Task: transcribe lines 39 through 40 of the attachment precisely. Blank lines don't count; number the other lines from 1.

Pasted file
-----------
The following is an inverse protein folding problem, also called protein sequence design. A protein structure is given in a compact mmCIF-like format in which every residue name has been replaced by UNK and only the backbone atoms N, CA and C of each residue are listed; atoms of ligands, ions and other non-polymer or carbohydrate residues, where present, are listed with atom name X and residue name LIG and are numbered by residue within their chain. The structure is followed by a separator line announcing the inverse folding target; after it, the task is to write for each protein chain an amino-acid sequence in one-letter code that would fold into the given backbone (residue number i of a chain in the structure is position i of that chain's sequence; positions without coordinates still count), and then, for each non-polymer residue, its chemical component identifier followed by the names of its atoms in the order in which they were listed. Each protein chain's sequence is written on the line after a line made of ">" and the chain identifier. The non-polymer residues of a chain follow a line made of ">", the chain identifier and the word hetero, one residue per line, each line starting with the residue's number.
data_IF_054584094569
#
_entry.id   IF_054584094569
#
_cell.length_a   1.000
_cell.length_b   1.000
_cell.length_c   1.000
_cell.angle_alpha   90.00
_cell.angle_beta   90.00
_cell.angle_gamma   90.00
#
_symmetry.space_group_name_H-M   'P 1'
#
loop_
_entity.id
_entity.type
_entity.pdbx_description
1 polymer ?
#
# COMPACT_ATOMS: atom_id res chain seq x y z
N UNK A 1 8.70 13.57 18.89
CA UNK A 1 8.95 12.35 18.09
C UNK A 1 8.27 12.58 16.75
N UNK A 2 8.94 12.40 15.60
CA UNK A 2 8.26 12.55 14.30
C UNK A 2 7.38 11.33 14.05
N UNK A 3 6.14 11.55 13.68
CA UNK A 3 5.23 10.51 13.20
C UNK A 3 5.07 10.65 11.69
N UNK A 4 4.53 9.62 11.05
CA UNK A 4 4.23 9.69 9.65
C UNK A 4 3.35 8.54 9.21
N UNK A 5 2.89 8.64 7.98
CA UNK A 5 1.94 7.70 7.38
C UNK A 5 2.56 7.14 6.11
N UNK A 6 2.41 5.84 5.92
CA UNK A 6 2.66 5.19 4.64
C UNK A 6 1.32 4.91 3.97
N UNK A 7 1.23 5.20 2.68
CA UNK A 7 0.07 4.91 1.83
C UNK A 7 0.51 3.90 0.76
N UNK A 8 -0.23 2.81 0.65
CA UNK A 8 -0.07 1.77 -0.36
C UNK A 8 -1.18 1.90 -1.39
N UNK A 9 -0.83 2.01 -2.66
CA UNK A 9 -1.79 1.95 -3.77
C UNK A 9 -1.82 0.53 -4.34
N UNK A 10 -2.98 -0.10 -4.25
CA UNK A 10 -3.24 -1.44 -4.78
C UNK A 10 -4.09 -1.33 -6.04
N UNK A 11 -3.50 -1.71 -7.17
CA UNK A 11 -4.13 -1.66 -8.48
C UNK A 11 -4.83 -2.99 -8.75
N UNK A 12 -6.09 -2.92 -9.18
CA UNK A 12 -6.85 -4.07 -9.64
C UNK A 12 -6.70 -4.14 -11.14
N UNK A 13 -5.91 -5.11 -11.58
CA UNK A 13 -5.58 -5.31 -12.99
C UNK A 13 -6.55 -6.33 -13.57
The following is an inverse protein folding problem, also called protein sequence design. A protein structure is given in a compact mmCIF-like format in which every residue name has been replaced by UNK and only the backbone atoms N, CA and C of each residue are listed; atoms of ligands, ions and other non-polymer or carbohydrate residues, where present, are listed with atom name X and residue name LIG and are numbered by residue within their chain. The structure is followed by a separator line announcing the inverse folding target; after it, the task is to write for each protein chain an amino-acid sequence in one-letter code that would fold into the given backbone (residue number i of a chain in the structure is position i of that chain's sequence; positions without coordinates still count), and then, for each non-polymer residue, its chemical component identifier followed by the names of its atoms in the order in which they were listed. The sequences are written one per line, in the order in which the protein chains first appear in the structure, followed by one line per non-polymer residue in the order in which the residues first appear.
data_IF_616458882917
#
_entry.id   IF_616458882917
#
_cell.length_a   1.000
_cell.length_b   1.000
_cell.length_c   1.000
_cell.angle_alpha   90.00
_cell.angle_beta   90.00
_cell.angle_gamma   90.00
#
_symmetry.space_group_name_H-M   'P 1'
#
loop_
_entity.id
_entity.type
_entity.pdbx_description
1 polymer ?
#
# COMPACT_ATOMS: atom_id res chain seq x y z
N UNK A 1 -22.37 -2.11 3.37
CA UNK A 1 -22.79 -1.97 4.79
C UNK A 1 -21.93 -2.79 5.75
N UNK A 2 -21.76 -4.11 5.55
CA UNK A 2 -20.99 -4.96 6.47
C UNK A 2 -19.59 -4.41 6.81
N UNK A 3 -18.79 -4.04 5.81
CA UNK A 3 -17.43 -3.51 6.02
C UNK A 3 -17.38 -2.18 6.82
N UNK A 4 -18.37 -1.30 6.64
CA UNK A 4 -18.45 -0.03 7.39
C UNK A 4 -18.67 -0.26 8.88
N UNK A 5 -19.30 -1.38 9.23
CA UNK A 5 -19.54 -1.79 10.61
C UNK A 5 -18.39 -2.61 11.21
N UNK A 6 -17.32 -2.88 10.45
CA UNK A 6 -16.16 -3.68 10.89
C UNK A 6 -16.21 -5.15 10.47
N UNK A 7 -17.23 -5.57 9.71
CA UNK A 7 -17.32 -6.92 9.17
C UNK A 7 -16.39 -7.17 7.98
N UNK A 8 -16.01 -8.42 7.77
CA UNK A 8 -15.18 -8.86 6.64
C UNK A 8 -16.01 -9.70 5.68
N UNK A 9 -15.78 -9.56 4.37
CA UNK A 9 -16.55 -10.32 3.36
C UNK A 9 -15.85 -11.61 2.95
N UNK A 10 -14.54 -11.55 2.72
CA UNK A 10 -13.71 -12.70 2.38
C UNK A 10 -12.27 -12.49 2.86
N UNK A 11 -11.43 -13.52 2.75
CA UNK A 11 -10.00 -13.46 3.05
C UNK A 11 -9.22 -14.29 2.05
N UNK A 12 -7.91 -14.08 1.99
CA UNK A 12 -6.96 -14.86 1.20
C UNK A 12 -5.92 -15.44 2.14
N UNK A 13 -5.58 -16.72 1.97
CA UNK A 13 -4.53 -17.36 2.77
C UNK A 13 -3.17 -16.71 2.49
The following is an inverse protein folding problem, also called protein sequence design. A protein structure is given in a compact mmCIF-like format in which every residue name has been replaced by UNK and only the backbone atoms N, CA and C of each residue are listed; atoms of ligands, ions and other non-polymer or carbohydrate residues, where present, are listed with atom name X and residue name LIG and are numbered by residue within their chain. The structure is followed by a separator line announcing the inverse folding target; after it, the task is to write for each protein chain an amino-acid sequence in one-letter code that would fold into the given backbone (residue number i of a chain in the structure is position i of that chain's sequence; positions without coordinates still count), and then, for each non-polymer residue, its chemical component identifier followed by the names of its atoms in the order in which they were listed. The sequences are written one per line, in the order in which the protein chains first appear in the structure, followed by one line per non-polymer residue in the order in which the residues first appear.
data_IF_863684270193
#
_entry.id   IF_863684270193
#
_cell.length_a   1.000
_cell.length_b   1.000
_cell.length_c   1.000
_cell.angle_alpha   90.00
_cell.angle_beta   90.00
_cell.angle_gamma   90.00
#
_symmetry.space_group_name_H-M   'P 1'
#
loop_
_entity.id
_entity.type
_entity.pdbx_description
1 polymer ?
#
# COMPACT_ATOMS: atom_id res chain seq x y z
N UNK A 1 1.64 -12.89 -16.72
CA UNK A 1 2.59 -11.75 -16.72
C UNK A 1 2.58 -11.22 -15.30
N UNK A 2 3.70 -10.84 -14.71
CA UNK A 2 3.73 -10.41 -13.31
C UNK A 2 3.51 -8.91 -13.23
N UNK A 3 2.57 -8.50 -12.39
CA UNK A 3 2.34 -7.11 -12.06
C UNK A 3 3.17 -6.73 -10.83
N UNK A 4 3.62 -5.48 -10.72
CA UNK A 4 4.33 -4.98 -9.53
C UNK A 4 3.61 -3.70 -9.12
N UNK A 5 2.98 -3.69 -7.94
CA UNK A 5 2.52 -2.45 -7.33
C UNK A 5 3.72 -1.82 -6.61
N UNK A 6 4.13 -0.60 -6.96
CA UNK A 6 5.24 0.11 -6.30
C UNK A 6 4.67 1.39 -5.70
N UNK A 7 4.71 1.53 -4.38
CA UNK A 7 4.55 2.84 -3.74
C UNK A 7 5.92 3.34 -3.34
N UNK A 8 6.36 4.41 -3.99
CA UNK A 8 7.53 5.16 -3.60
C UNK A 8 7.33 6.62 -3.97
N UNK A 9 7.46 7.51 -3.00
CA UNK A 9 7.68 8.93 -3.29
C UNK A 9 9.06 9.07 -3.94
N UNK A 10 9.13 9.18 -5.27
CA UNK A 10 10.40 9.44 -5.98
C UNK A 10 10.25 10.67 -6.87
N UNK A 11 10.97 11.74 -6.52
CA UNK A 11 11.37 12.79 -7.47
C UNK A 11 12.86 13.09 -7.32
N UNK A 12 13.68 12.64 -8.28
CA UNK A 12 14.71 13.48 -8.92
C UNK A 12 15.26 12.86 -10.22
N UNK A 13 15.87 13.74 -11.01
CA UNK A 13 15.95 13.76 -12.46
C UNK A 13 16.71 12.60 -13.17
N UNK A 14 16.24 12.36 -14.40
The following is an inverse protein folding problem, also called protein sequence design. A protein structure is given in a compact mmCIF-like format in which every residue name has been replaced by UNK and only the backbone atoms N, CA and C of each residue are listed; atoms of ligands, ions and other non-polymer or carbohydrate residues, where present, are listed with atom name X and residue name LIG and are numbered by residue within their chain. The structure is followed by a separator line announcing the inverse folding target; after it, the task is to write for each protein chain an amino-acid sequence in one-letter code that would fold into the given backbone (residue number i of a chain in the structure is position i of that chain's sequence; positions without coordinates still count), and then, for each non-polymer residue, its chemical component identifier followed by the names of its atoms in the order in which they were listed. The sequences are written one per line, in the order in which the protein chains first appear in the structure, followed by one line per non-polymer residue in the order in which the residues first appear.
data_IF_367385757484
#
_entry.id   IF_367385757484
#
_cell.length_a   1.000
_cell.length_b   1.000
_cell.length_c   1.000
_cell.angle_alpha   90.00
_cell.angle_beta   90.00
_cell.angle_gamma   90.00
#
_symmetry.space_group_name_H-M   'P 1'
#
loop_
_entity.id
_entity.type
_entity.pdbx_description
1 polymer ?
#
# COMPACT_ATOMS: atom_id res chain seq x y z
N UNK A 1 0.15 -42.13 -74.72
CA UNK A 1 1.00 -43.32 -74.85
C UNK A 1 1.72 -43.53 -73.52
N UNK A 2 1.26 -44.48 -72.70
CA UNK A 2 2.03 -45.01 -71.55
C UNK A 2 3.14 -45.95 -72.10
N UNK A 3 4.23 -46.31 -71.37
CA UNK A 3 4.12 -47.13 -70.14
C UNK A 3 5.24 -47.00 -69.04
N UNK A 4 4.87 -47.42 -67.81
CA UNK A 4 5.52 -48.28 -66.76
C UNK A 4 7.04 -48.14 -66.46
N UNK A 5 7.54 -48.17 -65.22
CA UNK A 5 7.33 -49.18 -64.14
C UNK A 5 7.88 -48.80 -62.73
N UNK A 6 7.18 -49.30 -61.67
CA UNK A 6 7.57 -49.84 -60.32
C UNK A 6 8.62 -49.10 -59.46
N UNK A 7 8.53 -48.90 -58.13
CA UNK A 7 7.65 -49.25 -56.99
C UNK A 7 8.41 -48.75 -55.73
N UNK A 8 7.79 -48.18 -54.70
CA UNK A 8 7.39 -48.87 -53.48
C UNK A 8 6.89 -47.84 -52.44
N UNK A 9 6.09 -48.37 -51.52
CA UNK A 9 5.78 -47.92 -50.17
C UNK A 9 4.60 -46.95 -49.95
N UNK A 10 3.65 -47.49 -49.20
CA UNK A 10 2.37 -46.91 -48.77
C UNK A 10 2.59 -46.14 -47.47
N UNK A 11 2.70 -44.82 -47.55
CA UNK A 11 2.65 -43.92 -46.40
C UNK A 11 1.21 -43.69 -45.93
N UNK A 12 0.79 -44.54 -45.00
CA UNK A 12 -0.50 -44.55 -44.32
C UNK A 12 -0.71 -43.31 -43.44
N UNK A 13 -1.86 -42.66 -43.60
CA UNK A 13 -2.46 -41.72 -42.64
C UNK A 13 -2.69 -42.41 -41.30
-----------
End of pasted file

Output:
C UNK A 6 1.32 4.91 3.97
N UNK A 7 1.23 5.20 2.68